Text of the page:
Annual Meeting

How to write a killer abstract in 10 sentences

Bill Sullivan
Sept. 22, 2021

The experiments were carefully designed. The data have been meticulously collected. The figures have been expertly prepared. The results are beautiful! All that stands between you and presenting your science at the American Society for Biochemistry and Molecular Biology 2022 annual meeting is writing an abstract. But where do you begin? How do you write an abstract that will get your science noticed? 

Each day, we are bombarded with a deluge of information, each item vying for our attention. We rely on eye-catching headlines to draw us toward the content that might enrich our lives. In the scientific arena, we rely on abstracts to provide snapshots of studies that may be relevant to us. Abstracts are a crucial filter that helps us to gauge quickly which reports must go to the top of our to-read list. 

Previously, I’ve written how to present a killer research seminar by pretending you are serving the audience a three-course meal at a mystery dinner theater. The appetizer introduces the scientific puzzle as a mystery. The main course is composed of the experiments that uncovered clues. The dessert course satisfies the audience by revealing how the clues addressed the mystery.

Below, I outline how this formula can be adapted to craft an irresistible abstract that will make people hungry to see more of your work. 

Sentences 1-2. Set the stage.

The beginning of a killer abstract must convey the scientific question that keeps you up at night and why. Use the first couple of sentences to describe succinctly the most salient features of the phenomenon you are investigating and, if applicable, how it is relevant to a medical or environmental problem. The stage you set should draw attention to a gap in our knowledge that you are attempting to fill. 

Sentence 3. State the mystery.

The next sentence is a clear and focused hypothesis framed as a question — this represents the mystery your study aims to solve. It should be an interesting and intuitive question derived from the background information in your introductory sentences. If the reader cannot guess your hypothesis after reading that introduction, you haven’t set the stage well enough.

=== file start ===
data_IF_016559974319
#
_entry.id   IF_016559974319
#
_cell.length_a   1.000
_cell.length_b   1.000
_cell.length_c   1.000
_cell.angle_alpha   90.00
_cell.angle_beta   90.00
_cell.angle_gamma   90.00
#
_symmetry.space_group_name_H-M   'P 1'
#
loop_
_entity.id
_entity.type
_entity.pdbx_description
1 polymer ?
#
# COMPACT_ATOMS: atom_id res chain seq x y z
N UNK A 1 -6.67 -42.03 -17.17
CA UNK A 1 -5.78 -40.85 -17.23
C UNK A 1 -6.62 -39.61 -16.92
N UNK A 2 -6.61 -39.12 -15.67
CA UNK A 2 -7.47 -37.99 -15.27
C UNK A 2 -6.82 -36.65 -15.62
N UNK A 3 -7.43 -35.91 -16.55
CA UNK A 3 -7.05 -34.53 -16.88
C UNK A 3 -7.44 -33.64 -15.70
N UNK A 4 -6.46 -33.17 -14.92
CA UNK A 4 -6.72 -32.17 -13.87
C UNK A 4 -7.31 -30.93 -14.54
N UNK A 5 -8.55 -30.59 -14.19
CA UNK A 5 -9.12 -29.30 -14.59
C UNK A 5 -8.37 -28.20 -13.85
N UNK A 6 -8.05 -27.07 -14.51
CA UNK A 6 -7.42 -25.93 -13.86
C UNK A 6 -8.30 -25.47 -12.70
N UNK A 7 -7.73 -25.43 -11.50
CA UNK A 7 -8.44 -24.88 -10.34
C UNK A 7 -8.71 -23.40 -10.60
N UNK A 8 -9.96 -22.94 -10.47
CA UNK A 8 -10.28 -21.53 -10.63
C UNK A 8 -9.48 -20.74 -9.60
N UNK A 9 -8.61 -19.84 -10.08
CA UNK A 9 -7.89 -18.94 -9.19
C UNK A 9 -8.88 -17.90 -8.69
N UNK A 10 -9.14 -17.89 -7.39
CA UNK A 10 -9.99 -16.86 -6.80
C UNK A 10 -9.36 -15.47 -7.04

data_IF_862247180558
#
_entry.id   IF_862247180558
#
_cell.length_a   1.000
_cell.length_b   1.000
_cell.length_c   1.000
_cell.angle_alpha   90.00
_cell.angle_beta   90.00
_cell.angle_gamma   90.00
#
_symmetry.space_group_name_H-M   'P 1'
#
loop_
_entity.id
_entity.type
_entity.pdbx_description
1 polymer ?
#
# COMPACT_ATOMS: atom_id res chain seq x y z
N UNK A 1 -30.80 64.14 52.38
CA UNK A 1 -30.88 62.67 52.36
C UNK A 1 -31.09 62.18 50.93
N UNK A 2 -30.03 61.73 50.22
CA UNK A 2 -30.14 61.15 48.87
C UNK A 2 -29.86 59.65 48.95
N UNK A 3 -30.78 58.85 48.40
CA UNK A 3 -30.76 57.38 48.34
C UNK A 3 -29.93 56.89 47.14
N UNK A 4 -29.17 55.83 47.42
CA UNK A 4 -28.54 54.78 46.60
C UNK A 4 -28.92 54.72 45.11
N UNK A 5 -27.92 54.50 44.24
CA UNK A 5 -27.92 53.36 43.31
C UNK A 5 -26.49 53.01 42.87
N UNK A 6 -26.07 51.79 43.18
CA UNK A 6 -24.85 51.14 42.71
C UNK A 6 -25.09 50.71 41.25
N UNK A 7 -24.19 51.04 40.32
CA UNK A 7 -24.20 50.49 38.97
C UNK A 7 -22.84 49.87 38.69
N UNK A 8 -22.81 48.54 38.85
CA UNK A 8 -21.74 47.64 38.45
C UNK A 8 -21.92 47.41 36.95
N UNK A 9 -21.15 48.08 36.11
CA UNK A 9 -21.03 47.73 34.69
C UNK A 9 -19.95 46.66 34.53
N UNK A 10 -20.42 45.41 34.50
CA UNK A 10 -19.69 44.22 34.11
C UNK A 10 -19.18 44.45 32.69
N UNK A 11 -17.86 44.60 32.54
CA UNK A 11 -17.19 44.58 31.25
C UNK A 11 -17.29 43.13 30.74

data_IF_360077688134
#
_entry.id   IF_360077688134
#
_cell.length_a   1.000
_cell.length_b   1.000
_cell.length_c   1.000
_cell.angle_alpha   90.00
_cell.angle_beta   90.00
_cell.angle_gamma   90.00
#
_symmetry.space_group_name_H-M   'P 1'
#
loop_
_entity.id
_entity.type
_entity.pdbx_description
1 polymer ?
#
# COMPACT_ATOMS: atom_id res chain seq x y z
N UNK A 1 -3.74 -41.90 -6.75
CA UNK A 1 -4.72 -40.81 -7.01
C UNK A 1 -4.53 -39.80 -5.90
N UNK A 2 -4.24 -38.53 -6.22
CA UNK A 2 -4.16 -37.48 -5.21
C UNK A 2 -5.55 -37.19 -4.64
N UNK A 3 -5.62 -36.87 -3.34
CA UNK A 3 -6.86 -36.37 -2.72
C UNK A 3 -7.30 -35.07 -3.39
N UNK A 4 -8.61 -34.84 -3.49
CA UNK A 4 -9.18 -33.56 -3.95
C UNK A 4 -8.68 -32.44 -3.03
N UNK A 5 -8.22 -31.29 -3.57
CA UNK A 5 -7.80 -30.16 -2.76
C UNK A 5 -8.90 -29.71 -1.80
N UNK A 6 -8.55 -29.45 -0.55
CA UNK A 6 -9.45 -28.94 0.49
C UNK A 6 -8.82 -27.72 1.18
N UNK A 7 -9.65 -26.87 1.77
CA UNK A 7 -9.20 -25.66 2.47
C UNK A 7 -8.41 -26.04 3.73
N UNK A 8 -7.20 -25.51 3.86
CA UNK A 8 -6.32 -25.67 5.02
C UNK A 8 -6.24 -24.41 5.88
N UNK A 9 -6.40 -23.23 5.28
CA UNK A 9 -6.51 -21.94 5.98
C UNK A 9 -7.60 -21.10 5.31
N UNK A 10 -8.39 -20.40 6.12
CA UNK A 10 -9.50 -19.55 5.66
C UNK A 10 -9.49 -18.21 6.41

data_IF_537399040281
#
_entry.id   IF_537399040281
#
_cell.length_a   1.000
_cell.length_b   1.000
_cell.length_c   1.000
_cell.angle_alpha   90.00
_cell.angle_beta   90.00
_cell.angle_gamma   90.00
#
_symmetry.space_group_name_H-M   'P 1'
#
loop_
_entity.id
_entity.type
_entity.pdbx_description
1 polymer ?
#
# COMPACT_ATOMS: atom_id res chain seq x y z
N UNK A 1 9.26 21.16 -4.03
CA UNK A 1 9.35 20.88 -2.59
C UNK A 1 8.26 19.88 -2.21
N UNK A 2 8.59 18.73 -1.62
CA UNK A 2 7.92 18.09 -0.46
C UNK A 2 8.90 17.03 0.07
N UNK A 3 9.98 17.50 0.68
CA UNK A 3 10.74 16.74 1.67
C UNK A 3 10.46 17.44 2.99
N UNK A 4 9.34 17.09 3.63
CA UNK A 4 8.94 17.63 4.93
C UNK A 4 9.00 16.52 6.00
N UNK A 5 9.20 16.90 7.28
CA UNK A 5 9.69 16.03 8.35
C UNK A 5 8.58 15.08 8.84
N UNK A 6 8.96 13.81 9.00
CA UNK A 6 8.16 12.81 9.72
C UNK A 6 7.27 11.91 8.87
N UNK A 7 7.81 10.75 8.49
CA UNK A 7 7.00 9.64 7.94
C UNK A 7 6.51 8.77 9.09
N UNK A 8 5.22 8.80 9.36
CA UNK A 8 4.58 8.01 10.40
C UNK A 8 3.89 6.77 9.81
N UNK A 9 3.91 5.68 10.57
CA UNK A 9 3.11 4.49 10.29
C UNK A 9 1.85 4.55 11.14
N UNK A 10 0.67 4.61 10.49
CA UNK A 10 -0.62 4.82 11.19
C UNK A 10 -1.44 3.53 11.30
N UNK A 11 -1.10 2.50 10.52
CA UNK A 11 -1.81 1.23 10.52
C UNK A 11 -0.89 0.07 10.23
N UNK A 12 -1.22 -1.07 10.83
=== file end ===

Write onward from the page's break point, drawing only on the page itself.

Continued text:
Sentences 4-8. Describe your detective work.

This section is the heart of the experimental effort you used to gather clues relating to the mystery. Explain the case as Sherlock would to Watson, concisely mentioning the rationale and techniques used to unearth the clues. 

Like discriminating detectives, scientists demand precision. If you are vague, your poor reader is forced to wonder what you mean. For example, the statement “Transcript levels were greatly altered in the knockout” leaves people with questions: How many transcripts? How were they altered, and by how much? Instead, write, “We determined that 75% of transcripts increased twofold or more in the knockout.” 

You do not want to disrupt a compelling story by going off on distracting tangents. You need not mention every experiment you completed, only those that provide the most important clues needed to answer the question. 

Sentence 9. Solving the mystery. 

This is the sentence the audience has been waiting for, but if you’ve laid out the clues adequately, they should be able to deduce the conclusion themselves. This sentence should state clearly how your findings contribute to solving the mystery you posed in the introduction.

It is important to note that you don’t need to solve the mystery completely to make a compelling story. Negative data or replicative studies are vital to the scientific enterprise, providing critical clues for resolving biological questions. 

Sentence 10. So what? 

The final sentence of your abstract should remind the reader why your findings are important — for example, in terms of providing new insights into behavior, mitochondrial function or gene expression. If applicable, mention how these findings may facilitate the development of new therapies for a disease. 

In summary, a killer abstract tells a story by framing your scientific study as a mystery. As with all good stories, you’ll also want to devise an alluring or clever title to capture attention. 

Remember: Conference organizers and participants have many abstracts on their plates. Be sympathetic to their plight and make yours enticing and easy to digest. You can keep it simple by avoiding technical jargon wherever possible, defining esoteric terms that must be used, and eliminating unnecessary words or phrases. Avoid the temptation to add extraneous information or research results that are superfluous to your story.

Finally, take advantage of the many resources available to assist writers. Be sure to use tools for checking spelling and grammar. Make certain that you include relevant keywords in your abstract; many people use them to scan the abstract book. 

And don’t forget the most important resource of all — readers. Don’t submit an abstract before taking it on a few test spins by getting others inside and outside your field to read it. If they are not intrigued, you need to go back to the kitchen and cook up a better dish.

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Bill Sullivan

Bill Sullivan is a professor at Indiana University School of Medicine and the author of several books.

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